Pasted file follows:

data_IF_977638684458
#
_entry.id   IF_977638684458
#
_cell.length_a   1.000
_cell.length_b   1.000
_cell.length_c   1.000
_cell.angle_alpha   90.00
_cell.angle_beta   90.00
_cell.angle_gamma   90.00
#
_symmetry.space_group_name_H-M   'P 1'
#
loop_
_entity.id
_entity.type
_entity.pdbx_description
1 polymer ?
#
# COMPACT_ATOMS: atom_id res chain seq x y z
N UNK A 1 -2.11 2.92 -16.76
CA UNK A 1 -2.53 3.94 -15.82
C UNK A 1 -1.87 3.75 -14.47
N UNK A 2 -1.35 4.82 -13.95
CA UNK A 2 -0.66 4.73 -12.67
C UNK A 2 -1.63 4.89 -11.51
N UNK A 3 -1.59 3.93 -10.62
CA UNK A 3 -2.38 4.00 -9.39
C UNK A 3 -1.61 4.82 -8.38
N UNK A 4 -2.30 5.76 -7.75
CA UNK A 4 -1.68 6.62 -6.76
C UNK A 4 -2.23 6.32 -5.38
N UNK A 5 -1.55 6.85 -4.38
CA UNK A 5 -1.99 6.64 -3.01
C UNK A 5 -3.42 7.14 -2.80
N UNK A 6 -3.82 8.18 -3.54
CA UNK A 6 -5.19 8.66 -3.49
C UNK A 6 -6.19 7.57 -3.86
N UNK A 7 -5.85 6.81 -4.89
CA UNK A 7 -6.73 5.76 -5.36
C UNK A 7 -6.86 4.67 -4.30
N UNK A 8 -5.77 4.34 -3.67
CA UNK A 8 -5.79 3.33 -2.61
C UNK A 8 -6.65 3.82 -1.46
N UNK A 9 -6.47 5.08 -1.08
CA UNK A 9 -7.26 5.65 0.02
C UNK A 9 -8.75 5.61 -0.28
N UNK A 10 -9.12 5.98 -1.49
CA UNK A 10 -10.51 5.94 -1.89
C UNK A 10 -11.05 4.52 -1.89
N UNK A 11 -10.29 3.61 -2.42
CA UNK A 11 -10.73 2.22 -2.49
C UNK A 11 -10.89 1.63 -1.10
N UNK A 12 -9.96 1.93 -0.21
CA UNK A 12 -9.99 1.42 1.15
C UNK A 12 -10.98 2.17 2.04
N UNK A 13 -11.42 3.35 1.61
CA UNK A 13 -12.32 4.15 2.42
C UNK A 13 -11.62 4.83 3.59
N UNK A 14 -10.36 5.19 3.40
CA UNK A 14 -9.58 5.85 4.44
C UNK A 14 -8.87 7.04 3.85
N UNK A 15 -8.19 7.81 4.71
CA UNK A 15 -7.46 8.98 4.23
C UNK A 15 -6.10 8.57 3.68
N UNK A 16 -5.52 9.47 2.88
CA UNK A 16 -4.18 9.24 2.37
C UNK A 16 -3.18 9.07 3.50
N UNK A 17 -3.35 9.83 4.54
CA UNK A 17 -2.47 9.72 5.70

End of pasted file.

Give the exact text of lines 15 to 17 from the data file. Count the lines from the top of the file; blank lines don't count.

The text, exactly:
_entity.id
_entity.type
_entity.pdbx_description